SHIP STAMP SOCIETY

SHIP STAMP SOCIETY

Interested in Ships and Stamps? The Ship Stamp Society is an international society and publishes it’s journal, Log Book, six time a year.
Other benefits include the availability of a "Packet" for anyone who wants to purchase or sell ship stamps.
Full membership of £17 (UK only) includes receiving Log Book by post, but there is an online membership costing just £12pa.
Full details can be found on our web site at http://www.shipstampsociety.com where you can also join and pay your chosen subscription through Paypal or by cheque.
A free sample of Log Book is available on request.

ISLAND BAY N.Z. and fishing boats.

New Zealand issued in 1983 four stamps which shows us paintings made by Rita Angus, one of this stamps has a maritime theme, it shows us the Island Bay near Wellington, https://en.wikipedia.org/wiki/Island_Bay,_New_Zealand with in the bay fishing boats, which are locally known as the Italian wooden fishing boats. Since the late 19th century Italian emigrants settled in Island Bay (little Italy) many commenced fishing from the bay in the Cook Strait After the 1960s the Italian fleet declined and 2018 there are not more Italian boats in the bay.
Of this issues the New Zealand post gives. This issue of stamps featured the works of Rita Angus whose meticulous compositions in oil and water-colours earned her the reputation as a leader of the modern school of New Zealand painting.
Rita Angus, born in Hastings, and received her early arts skills training at Palmerston North before moving to Christchurch where she attended Diploma classes at the Canterbury School of Arts from 1927-1931. She lived in Christchurch until 1954 when she moved northwards to settle in Wellington, leaving it for one year in 1958 to study and work in Europe. Throughout her career she made frequent painting trips throughout New Zealand, especially to Central Otago and Hawke's Bay.
In the early part of her career she often depicted aspects of Wanaka, a region of particularly serene beauty in New Zealand's South Island. It has been suggested that she turned to watercolour during the war years because paintings in that medium were more saleable when people had less money and also because of a shortage of imported artists materials, but the fact is that the artist was equally at home with both watercolours and oils using them alternatively until the end of her career.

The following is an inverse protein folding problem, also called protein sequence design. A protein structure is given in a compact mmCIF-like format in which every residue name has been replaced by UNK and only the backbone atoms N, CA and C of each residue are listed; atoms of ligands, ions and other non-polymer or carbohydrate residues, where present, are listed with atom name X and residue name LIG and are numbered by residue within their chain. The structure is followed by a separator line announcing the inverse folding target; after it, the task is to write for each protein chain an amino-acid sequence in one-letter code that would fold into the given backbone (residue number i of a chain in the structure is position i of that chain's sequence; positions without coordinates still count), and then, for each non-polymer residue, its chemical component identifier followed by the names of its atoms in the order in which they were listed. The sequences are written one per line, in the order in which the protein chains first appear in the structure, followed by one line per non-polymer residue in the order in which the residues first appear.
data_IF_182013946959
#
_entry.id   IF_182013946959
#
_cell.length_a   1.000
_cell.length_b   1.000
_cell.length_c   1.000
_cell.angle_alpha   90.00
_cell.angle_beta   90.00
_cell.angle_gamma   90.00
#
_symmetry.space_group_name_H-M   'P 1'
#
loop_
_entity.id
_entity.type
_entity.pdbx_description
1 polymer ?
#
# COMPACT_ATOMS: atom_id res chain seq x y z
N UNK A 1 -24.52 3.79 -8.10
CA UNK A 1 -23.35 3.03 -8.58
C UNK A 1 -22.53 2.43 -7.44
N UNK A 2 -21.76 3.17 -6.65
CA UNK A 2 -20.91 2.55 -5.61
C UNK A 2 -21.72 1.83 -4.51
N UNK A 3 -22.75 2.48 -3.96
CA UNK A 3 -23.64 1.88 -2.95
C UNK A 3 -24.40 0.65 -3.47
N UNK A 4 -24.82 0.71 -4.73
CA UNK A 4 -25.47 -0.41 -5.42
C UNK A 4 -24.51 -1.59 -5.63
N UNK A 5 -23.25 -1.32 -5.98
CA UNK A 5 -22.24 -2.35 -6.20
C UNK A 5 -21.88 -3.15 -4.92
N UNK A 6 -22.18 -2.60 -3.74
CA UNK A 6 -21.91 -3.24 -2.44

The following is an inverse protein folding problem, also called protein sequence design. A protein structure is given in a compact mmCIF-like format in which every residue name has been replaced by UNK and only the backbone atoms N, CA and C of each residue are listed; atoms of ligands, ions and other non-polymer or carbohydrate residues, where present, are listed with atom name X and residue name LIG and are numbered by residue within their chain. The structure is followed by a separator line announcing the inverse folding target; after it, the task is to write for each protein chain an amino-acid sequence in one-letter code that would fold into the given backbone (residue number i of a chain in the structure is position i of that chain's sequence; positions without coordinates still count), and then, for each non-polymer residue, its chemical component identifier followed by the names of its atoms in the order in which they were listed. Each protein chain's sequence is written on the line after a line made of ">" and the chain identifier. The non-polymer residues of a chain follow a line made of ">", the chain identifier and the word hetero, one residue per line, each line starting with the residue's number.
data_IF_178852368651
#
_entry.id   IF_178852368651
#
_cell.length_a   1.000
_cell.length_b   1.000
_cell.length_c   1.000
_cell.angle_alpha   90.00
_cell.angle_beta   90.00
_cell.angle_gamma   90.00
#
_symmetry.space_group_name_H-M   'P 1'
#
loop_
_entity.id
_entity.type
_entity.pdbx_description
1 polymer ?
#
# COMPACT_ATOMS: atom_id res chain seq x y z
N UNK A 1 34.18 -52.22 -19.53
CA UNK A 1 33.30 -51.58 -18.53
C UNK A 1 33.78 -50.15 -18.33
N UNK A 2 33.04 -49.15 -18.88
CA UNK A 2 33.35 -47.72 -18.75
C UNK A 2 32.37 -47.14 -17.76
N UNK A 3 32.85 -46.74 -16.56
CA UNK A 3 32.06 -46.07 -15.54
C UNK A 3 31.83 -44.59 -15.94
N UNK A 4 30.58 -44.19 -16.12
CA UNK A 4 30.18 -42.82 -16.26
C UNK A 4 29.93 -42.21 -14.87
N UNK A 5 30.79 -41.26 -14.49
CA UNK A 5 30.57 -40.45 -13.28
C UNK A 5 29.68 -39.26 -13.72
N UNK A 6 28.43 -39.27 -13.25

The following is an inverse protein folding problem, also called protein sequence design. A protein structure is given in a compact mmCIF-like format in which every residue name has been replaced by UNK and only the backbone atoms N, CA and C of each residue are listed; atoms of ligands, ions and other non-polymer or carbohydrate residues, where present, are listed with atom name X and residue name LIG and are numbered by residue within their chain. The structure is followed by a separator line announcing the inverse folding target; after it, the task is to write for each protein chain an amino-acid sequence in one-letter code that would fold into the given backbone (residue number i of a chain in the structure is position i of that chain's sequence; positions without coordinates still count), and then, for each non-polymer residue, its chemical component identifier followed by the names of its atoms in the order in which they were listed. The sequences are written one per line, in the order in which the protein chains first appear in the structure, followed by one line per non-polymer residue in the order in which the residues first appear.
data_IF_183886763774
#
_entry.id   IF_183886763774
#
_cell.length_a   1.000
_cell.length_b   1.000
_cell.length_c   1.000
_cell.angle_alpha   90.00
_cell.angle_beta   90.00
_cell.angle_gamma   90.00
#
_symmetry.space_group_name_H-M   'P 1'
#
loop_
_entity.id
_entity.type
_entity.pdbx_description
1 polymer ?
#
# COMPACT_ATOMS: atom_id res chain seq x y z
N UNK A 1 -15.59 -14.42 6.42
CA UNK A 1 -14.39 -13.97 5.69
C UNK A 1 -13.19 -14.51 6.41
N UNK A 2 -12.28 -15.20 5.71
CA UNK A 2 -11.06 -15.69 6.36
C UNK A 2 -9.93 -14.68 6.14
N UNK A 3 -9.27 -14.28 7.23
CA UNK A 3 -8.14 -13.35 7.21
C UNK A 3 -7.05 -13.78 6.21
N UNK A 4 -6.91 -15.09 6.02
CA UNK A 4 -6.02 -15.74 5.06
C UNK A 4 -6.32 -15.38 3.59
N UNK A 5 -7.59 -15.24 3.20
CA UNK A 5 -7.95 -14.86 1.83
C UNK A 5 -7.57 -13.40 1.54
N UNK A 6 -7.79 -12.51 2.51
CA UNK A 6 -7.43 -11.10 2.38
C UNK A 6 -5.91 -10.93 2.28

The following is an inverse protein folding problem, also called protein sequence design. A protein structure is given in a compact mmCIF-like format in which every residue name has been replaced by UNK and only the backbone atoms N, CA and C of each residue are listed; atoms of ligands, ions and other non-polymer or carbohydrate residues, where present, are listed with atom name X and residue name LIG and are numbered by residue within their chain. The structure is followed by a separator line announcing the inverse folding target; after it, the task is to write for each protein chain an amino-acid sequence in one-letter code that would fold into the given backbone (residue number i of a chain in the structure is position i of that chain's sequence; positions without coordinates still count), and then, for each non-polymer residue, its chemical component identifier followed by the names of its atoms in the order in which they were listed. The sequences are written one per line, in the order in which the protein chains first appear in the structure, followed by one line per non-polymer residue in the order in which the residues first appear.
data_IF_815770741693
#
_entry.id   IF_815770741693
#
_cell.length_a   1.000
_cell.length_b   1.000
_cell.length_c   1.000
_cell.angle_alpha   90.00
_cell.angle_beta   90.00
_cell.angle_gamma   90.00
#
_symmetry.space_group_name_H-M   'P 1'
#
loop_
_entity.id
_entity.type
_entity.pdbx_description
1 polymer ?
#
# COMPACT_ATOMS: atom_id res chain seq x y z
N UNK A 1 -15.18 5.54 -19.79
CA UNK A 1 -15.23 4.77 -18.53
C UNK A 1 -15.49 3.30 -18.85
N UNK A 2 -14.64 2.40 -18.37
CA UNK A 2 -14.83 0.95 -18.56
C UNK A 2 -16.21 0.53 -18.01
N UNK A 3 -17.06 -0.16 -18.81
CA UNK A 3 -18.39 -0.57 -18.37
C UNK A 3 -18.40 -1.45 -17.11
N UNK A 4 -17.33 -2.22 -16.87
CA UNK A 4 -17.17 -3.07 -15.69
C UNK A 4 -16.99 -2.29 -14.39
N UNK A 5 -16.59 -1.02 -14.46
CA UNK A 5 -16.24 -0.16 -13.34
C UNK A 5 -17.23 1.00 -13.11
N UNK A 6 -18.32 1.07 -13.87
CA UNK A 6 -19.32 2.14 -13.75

Rita Angus died in 1970 at the age of 62 years following a lifetime devoted to art. In a newspaper obituary Mr Melvin Day, the Director of the National Art Gallery, stated "Her influence on painting in this country was wholly beneficial, not only because of her achievement in art, but above all for her artistic integrity and independence". But perhaps the last word should be left to the artist. In the Year Book of the Arts, 1947, Rita said her aim was "to show to the present a peaceful way, and through devotion to visual art to sow some seed for possible maturity in later generations."
This stamp issue featured four stamps with her artwork and the issue coincided with the first major touring exhibition of works by the artist, which was organised by the National Art Gallery in Wellington. The four paintings chosen to feature on the stamps came from different stages of the artist's career, spanning forty years, in the medium of watercolours and oils. A presentation pack was also issued on 27 April and featured the four stamps. The pack was done in a vertical format, which comformed to the stamp issue. A self-portrait of Rita Angus featured on the front cover.

https://stamps.nzpost.co.nz/new-zealand ... -paintings
New Zealand 1983 24c sg1312, scott?

WSD 42 111K AFRAMAX tanker design

The last stamp of the set of Cuba did give me some problems, there are many red hulled tankers but most photo’s shows the ship forepart.
But at least the large white funnel did give me the clue, the funnel did have not an owners logo, so most probably it was a vessel under construction.
I found a photo on the net for a tanker design from Wartsila Ship Design which shows the ship I was looking for only the free fall lifeboat was not in the same position as on the stamp, but she is the vessel on the stamp. If already one ship of this design is sold, I am not sure.